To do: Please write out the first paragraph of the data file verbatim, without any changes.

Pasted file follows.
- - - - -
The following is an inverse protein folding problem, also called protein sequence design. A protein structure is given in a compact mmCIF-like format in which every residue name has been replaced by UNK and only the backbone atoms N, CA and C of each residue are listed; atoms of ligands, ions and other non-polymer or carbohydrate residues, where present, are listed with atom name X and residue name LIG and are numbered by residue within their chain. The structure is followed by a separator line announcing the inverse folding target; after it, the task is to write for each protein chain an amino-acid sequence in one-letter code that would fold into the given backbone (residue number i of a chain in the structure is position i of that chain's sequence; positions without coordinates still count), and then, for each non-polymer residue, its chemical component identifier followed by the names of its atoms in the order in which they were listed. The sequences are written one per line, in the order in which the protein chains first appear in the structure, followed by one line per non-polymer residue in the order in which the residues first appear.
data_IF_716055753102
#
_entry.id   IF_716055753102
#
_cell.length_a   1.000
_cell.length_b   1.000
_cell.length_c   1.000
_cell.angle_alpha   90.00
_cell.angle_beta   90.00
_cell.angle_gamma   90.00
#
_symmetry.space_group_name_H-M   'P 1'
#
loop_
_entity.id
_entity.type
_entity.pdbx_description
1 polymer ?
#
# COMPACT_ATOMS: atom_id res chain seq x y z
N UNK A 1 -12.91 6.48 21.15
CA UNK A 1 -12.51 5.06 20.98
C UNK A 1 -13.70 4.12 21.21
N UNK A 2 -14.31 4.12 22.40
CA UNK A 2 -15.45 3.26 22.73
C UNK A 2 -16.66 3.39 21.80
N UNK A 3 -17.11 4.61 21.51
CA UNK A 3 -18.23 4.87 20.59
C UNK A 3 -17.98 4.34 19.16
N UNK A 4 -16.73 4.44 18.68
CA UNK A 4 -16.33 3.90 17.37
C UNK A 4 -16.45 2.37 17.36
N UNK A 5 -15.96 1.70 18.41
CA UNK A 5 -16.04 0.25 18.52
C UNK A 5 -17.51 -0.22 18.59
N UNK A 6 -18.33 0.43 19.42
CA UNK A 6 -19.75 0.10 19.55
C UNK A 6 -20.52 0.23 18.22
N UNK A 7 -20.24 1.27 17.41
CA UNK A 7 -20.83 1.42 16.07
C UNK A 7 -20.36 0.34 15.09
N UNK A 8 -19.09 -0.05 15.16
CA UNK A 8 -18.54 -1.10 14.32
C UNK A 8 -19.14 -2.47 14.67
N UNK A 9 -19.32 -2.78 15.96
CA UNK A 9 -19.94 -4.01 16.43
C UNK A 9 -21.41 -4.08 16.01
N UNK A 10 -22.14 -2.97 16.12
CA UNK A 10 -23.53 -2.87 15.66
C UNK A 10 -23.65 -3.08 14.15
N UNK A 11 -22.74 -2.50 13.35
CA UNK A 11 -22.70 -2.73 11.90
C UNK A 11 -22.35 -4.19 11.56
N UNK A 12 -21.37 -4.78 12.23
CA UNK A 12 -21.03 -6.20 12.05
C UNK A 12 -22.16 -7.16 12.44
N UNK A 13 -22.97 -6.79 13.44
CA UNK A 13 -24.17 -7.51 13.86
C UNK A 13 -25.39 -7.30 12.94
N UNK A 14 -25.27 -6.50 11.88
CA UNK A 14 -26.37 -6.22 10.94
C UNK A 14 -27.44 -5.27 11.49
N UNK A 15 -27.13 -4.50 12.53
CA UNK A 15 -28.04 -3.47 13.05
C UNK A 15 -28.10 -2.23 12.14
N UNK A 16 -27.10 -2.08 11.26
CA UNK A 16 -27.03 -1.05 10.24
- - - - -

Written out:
The following is an inverse protein folding problem, also called protein sequence design. A protein structure is given in a compact mmCIF-like format in which every residue name has been replaced by UNK and only the backbone atoms N, CA and C of each residue are listed; atoms of ligands, ions and other non-polymer or carbohydrate residues, where present, are listed with atom name X and residue name LIG and are numbered by residue within their chain. The structure is followed by a separator line announcing the inverse folding target; after it, the task is to write for each protein chain an amino-acid sequence in one-letter code that would fold into the given backbone (residue number i of a chain in the structure is position i of that chain's sequence; positions without coordinates still count), and then, for each non-polymer residue, its chemical component identifier followed by the names of its atoms in the order in which they were listed. The sequences are written one per line, in the order in which the protein chains first appear in the structure, followed by one line per non-polymer residue in the order in which the residues first appear.